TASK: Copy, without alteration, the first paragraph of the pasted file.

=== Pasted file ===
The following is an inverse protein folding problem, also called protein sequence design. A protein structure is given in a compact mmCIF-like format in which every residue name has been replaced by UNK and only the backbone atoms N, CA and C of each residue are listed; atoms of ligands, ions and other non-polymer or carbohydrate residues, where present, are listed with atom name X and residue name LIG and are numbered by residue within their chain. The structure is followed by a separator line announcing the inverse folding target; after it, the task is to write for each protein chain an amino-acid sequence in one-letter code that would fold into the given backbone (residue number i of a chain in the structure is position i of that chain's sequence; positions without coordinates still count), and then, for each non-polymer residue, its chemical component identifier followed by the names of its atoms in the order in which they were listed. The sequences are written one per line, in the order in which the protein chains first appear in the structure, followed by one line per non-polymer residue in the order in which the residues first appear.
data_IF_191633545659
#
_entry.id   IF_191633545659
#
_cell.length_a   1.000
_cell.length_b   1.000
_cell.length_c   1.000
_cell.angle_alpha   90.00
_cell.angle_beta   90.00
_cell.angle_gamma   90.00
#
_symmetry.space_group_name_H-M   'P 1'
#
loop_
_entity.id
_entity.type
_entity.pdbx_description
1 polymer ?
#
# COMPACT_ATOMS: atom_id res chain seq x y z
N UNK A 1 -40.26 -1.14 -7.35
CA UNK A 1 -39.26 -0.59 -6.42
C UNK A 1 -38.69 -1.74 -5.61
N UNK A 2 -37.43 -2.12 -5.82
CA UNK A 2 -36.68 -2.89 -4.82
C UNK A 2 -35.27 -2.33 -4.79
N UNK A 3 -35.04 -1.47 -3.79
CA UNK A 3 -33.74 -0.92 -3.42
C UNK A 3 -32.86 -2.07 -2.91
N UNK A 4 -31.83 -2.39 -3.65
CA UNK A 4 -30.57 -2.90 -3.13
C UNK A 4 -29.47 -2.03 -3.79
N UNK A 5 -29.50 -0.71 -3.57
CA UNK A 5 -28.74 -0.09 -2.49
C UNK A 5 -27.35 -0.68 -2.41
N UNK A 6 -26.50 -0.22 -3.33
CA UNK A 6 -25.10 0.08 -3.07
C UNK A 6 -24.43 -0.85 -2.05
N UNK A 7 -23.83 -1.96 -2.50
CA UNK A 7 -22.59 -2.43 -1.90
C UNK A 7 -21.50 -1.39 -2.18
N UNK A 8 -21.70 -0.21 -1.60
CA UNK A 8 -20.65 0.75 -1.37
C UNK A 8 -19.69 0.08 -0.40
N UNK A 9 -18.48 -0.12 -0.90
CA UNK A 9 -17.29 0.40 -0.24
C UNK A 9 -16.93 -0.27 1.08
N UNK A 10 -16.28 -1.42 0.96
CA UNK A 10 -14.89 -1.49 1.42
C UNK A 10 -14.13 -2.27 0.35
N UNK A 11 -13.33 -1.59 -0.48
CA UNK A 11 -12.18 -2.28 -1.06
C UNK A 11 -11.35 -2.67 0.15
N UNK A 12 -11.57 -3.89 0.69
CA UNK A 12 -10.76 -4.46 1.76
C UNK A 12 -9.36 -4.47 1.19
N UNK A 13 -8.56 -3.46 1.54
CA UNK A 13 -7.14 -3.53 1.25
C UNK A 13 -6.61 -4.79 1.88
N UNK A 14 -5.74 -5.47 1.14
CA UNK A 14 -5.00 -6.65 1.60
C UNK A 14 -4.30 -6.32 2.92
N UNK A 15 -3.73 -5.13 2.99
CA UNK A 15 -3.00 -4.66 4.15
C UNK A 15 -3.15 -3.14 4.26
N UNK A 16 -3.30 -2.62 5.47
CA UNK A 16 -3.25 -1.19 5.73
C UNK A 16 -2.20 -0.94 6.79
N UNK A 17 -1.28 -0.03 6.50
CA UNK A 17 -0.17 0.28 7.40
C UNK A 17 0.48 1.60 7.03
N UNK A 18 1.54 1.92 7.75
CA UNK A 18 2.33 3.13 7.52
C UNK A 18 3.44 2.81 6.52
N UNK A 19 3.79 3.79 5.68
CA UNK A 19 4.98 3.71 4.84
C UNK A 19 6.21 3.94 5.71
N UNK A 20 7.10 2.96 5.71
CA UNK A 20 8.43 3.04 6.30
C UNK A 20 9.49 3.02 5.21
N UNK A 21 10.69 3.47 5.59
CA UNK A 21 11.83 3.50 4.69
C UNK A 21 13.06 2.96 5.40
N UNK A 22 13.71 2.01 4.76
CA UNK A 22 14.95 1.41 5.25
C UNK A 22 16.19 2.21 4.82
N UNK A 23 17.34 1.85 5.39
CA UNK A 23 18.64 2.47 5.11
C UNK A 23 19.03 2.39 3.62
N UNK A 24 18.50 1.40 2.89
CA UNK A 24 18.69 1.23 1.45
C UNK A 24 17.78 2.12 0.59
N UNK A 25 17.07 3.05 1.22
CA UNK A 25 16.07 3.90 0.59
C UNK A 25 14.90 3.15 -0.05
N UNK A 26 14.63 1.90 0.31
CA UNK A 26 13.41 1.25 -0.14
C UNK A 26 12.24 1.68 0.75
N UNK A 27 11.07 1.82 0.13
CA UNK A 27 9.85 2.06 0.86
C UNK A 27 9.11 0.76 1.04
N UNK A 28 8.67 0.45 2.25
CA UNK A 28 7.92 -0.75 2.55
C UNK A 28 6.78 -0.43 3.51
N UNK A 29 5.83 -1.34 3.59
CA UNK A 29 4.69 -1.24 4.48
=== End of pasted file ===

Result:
The following is an inverse protein folding problem, also called protein sequence design. A protein structure is given in a compact mmCIF-like format in which every residue name has been replaced by UNK and only the backbone atoms N, CA and C of each residue are listed; atoms of ligands, ions and other non-polymer or carbohydrate residues, where present, are listed with atom name X and residue name LIG and are numbered by residue within their chain. The structure is followed by a separator line announcing the inverse folding target; after it, the task is to write for each protein chain an amino-acid sequence in one-letter code that would fold into the given backbone (residue number i of a chain in the structure is position i of that chain's sequence; positions without coordinates still count), and then, for each non-polymer residue, its chemical component identifier followed by the names of its atoms in the order in which they were listed. The sequences are written one per line, in the order in which the protein chains first appear in the structure, followed by one line per non-polymer residue in the order in which the residues first appear.